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Categories: Environment

Five park rangers killed in DRC in tragic weekend for wildlife defenders

Guardian Environment News - Mon, 2017/07/17 - 10:13am

An ambush by local rebel forces led to five deaths in the Okapi Wildlife Reserve, while another ranger died in Virunga

Four Congolese park rangers and one porter have been killed in an ambush in the eastern Democratic Republic of the Congo.

A large group of journalists and park rangers were attacked on Friday 14 July in the Okapi Wildlife Reserve by an armed local rebel group. It is believed that the journalists – one from the US, two Dutch, and one Congolese – were covering a story about the work of the rangers in the forest.

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Categories: Environment

La empresa canadiense que extrae plata de unas colinas, y la gente que muere por intentar evitarlo

Guardian Environment News - Mon, 2017/07/17 - 9:29am

En Guatemala está uno de los mayores depósitos de plata del mundo; a sus dueños canadienses les proporciona millones de dólares, pero para los campesinos locales pone en peligro sus tierras y, a veces, sus vidas

Lean esta historia en inglés

A grandes profundidades, enterrado en las exuberantes colinas del sur de Guatemala, se encuentra un verdadero tesoro: toneladas de plata que forman uno de los mayores depósitos del mundo.

Sin embargo, lo verdaderamente peligroso sucede en la superficie. En una carretera polvorienta, aproximadamente 50 campesinos rezan en círculo, una especie de barricada para que no pasen los camiones que se dirigen a la mina. La policía ya los ha dispersado por la fuerza con gases lacrimógenos. Ahora tienen miedo de que llegue el ejército.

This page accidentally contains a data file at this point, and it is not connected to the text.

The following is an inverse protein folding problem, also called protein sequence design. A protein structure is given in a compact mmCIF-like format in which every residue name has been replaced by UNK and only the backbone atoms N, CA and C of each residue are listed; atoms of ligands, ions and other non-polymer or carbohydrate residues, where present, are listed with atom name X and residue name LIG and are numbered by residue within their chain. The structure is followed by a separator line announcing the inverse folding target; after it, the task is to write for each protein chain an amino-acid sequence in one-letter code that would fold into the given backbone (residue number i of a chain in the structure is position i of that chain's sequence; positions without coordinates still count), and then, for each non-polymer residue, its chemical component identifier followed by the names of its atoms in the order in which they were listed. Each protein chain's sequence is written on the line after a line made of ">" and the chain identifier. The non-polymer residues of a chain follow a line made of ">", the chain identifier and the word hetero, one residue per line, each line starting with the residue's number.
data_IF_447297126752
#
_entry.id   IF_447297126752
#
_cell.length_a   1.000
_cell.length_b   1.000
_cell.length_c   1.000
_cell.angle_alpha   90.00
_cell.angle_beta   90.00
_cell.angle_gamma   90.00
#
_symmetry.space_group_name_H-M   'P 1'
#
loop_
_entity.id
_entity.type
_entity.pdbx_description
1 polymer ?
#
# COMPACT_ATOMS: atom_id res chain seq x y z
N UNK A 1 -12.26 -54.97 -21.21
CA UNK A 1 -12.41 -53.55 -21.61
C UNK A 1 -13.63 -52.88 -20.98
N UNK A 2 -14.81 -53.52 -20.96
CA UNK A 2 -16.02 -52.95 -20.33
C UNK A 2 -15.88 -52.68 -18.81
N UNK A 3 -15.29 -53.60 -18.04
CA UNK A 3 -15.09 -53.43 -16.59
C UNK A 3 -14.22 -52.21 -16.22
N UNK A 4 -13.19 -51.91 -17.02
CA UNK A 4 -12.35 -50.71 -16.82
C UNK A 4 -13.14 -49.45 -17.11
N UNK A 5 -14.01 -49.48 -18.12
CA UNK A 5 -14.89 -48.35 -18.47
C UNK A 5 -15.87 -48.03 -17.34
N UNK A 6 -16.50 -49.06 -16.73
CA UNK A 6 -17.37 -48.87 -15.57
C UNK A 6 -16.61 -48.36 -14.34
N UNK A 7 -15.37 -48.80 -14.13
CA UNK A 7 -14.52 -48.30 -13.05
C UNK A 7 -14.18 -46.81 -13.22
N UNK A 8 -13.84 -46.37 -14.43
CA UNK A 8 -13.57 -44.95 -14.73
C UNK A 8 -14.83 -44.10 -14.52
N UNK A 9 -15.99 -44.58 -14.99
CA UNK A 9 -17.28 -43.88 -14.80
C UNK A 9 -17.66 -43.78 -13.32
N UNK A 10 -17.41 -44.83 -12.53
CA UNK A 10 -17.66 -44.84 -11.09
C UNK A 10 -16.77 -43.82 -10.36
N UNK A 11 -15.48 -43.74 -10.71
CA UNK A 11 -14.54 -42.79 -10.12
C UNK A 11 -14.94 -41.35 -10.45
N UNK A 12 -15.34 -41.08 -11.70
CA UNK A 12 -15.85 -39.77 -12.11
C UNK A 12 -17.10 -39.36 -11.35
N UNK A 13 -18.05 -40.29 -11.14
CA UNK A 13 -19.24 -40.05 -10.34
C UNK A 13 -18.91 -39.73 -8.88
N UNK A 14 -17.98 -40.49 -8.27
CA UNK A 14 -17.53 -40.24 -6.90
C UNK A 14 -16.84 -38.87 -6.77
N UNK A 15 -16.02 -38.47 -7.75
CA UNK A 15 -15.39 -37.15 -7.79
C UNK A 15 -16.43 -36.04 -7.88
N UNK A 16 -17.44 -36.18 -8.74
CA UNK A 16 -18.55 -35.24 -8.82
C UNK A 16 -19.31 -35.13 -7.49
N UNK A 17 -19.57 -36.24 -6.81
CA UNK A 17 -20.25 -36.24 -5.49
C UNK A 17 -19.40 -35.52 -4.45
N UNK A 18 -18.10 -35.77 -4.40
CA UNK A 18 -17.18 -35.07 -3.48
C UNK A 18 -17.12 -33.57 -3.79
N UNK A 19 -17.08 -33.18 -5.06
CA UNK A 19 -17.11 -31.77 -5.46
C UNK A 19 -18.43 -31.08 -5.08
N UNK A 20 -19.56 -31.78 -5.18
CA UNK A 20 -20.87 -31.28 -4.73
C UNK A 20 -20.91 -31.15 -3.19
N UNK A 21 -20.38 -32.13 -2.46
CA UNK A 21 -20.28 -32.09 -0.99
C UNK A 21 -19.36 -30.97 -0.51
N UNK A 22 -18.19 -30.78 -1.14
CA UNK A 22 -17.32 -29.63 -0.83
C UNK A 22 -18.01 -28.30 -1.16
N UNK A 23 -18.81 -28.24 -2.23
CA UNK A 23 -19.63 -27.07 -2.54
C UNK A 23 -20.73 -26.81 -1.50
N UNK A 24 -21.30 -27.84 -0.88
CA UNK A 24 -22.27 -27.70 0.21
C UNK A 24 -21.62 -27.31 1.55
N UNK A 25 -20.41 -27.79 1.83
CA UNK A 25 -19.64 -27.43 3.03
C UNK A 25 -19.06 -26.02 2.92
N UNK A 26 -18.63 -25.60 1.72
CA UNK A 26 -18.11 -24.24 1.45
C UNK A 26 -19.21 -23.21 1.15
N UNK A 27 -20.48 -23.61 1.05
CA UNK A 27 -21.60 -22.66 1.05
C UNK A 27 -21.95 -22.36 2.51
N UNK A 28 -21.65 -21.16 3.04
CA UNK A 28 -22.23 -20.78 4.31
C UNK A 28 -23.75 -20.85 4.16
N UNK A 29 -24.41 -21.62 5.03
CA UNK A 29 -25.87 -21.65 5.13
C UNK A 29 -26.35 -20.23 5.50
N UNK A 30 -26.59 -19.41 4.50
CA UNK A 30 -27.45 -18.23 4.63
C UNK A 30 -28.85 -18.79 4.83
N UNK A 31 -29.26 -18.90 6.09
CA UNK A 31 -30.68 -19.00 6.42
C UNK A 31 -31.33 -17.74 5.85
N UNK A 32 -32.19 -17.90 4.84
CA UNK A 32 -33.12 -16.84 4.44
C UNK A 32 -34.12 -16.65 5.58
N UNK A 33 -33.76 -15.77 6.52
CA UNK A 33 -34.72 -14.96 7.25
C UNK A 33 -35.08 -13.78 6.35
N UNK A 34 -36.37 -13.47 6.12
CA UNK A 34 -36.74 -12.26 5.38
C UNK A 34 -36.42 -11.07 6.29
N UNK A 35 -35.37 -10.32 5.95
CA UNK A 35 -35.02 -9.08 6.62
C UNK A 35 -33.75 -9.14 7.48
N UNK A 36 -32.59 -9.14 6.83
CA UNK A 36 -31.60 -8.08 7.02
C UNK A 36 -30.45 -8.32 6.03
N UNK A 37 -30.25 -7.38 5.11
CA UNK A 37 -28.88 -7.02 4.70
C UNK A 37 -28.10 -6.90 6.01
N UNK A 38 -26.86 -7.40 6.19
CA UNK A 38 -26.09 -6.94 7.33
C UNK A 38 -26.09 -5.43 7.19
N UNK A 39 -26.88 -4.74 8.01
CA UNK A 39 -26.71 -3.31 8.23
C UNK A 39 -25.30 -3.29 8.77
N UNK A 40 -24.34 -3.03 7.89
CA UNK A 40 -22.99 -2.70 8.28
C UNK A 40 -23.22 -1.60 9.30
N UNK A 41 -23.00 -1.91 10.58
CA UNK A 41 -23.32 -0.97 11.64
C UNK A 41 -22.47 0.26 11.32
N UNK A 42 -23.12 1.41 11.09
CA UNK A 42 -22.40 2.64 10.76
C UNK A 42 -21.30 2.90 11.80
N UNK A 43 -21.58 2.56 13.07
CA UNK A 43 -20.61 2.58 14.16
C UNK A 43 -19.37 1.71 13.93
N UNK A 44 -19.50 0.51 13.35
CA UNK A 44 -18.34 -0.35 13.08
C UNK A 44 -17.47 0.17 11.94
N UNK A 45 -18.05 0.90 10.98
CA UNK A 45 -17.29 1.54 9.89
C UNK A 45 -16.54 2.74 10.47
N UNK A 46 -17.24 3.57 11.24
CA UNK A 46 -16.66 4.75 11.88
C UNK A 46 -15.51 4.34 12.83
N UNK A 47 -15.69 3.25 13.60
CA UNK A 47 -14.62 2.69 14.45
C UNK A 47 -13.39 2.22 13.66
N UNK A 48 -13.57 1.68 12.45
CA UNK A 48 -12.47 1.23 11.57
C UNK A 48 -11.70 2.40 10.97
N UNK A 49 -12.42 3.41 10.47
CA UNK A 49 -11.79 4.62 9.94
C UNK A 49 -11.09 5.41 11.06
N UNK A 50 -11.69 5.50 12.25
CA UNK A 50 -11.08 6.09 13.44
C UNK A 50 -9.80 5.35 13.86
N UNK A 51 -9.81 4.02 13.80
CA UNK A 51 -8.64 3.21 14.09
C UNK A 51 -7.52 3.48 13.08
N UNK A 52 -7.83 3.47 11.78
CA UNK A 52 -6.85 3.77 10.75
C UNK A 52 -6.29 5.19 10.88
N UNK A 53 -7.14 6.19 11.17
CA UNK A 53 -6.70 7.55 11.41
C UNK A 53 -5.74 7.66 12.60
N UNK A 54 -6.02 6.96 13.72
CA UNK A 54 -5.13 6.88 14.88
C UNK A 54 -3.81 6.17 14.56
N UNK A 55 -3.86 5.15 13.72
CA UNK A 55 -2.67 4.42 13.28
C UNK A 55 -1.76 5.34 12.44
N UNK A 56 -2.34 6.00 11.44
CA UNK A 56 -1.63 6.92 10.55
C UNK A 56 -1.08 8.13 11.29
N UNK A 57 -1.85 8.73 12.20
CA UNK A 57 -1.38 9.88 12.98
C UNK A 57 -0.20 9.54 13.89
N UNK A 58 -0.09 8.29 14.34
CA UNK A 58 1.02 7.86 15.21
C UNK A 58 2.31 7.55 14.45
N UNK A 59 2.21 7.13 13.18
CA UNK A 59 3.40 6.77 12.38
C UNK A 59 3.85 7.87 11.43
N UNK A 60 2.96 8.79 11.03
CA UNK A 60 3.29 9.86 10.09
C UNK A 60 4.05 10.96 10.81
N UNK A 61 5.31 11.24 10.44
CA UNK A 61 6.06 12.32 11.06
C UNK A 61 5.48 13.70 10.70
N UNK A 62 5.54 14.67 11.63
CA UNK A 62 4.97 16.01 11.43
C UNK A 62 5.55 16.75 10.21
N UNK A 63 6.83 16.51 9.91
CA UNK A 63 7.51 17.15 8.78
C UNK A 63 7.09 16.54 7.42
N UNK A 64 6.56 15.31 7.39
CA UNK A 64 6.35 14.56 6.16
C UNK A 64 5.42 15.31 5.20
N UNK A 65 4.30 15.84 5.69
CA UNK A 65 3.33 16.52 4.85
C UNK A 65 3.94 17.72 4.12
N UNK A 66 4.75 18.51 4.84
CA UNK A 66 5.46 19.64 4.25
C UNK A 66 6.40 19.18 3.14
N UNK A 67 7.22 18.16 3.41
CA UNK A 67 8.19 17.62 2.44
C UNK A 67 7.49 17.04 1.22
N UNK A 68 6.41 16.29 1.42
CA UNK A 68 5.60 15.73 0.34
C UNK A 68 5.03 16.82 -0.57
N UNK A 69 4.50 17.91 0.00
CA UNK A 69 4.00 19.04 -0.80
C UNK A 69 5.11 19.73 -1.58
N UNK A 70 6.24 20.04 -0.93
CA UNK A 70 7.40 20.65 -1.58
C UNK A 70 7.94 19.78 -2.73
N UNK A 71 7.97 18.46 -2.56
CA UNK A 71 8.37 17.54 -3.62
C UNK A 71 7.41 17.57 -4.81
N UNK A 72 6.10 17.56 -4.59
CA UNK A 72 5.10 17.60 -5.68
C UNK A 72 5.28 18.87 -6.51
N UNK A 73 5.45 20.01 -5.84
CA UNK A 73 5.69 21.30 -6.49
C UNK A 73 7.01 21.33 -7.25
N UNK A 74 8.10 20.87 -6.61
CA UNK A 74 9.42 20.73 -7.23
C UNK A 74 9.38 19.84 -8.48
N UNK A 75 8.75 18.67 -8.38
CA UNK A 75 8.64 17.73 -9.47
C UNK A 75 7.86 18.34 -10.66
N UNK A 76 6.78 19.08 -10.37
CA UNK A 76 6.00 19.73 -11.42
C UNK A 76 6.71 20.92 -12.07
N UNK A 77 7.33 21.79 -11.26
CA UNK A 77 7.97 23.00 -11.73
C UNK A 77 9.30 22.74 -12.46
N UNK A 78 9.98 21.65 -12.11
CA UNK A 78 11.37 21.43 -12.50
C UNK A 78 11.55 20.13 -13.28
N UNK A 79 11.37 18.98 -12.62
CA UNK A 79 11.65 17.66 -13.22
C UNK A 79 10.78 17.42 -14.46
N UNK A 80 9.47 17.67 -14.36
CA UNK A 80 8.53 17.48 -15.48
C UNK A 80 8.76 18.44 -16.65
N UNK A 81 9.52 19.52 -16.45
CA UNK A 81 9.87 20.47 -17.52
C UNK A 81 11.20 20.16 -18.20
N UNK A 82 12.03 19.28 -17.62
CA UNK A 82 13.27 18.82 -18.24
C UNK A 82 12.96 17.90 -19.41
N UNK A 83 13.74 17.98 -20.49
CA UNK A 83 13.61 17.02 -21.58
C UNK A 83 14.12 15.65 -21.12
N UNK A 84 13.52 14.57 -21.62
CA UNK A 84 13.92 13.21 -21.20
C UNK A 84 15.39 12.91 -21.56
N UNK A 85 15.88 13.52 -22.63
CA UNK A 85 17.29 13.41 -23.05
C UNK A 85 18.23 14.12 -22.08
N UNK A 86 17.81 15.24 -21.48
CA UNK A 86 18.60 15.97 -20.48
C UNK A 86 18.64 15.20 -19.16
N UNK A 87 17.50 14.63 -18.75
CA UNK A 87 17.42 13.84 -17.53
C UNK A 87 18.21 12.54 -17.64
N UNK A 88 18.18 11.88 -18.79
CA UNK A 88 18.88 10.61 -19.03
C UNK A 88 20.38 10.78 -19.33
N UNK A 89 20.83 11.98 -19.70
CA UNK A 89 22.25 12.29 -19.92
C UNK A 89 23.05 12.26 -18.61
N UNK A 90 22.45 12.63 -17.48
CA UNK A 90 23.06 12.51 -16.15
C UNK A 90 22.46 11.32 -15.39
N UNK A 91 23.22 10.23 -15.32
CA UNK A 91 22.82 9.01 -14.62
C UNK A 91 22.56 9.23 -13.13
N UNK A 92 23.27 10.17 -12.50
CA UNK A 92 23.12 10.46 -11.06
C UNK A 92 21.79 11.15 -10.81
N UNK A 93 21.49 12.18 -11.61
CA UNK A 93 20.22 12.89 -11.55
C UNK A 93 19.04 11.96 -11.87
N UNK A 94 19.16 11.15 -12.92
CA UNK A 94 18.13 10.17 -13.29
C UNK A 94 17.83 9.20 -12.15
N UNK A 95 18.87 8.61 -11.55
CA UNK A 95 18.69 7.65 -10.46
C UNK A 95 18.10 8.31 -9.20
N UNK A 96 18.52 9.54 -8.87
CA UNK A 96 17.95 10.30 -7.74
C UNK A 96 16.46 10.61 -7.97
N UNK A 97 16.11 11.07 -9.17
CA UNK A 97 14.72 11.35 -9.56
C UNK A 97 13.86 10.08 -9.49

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Categories: Environment

Deadly Arizona Flash Flood Created '40-Foot Wide Black Wave'

NPR News - Environment - Mon, 2017/07/17 - 7:58am

The victims were all from one Phoenix family, who had been celebrating a birthday alongside a popular swimming hole, unaware that summer thunderstorms had just dropped heavy rains upstream.

(Image credit: Ralph Freso/AP)

Categories: Environment

Neoliberalism has conned us into fighting climate change as individuals | Martin Lukacs

Guardian Environment News - Mon, 2017/07/17 - 7:56am

Stop obsessing with how personally green you live – and start collectively taking on corporate power

Would you advise someone to flap towels in a burning house? To bring a flyswatter to a gunfight? Yet the counsel we hear on climate change could scarcely be more out of sync with the nature of the crisis.

The email in my inbox last week offered thirty suggestions to green my office space: use reusable pens, redecorate with light colours, stop using the elevator.

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Categories: Environment

'Close to the sheds, the smell is overpowering': inside a UK mega farm

Guardian Environment News - Mon, 2017/07/17 - 7:18am

Each shed here contains 42,000 chickens. The conditions are all in line with government regulations, but there are around 17 birds per square metre